According to a study on The Impact of the Affordable Care Act on Health Care Workers, Amy Anderson DNP, RN, CNE states “The American health care infrastructure has had workforce shortages for decades and is not prepared to meet such a vast influx of patients effectively or efficiently. Training new physicians, nurses, and other health professionals takes years, sometimes decades. Without more graduates from nursing and medical schools and increased innovation in shared roles and responsibilities among doctors, nurses, and other medical professionals, individuals and families will face longer wait times, greater difficulty accessing providers, shortened time with providers, increased costs, and new frustrations with care delivery.”
The same study also points out the fact that healthcare isn’t only suffering a shortage of nurses; the shortage extends to dentistry, mental health, pharmacy, and more. As an influx of baby boomers and those insured under the ACA start heading to hospitals and other healthcare facilities, nurses will only be faced with more patients, which could negatively impact nurses who are already working as hard as they can.
There are a number of qualified individuals in America who worked in healthcare in another country, but weren’t able to continue their careers when they relocated to the U.S. Now programs are moving to help those with an international nursing education who have already moved to America become practicing nurses. The Welcome Back program is attempting to address the critical nursing shortage by assisting international nurses located in metro areas on what steps they need to take to become practicing nurses in America. There are currently 10 Welcome Back centers, mostly located at community colleges, across the United States.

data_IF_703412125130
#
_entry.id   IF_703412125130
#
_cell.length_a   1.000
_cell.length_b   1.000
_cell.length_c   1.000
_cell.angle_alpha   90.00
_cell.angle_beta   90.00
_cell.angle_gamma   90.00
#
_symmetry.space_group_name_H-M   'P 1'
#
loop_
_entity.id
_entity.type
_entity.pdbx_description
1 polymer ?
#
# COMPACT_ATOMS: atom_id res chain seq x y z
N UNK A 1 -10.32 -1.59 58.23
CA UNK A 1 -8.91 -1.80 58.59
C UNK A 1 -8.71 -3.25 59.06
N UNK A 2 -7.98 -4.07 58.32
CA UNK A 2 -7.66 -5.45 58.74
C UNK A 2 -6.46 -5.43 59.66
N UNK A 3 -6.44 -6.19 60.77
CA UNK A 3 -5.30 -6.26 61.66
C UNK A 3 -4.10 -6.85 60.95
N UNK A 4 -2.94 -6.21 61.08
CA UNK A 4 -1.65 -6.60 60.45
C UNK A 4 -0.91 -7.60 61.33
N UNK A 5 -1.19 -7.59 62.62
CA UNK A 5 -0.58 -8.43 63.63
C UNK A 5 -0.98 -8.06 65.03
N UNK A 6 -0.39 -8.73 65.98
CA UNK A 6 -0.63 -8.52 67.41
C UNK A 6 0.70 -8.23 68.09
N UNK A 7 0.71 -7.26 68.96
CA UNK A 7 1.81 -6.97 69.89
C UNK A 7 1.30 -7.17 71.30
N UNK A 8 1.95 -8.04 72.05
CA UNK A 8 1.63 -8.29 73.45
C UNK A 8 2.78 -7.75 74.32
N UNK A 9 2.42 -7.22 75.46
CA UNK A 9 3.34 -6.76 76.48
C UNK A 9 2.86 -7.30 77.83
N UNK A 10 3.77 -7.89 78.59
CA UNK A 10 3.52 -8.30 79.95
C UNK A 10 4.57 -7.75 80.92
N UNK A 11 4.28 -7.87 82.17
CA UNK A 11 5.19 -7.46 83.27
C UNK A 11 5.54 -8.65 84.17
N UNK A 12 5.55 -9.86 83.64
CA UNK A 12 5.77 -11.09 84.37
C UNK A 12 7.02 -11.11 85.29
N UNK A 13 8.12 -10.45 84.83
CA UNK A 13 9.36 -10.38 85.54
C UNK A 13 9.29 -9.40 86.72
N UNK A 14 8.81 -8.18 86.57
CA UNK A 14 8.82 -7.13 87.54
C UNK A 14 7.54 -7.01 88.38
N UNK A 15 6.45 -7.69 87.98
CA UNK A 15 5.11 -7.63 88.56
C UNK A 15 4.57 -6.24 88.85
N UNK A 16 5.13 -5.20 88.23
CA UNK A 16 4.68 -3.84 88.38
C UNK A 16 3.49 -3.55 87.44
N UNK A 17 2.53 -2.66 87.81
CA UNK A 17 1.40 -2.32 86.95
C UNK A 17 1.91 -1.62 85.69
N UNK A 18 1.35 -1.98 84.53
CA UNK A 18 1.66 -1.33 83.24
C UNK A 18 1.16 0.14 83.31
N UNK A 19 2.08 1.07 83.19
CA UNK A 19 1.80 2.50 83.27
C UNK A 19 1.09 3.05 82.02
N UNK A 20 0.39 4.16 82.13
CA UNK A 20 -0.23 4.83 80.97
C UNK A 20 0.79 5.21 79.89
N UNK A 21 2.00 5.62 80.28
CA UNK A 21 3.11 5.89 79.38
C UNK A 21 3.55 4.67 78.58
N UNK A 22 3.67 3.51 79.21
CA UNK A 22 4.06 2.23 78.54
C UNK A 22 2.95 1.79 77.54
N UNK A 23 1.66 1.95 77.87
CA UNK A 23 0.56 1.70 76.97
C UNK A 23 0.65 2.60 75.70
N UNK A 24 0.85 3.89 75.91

The program guides nurses trained in other countries on how to prepare for exams and become licensed in different states. Rather than recruiting nurses from other countries and enticing them to move to America, which received a great deal of criticism back in 2006, this program focuses on those who have already relocated but are having a difficult time finding work because they haven’t received a nursing license for the state they plan to work in. The Welcome Back program helps international nurses find the right resources whether it’s how to get licensed, classes to learn English, or just guidance to help navigate the process.
Most of the issues surrounding the nursing shortage start with keeping nurses hospitals already have employed. However, burnout among nurses is common, and it can lead to staffing issues and high turnover. Hospitals and healthcare facilities can achieve a lot by listening to nurses and evaluating the systems they have in place for their current staff. Less money and time will be spent training and hiring new nurses to fill positions other nurses have evacuated, which will make it easier to retain regular staff and keep nurses happier in their work. If you are looking to start a career in nursing or change jobs, check out openings on Monster to find nursing jobs in your area.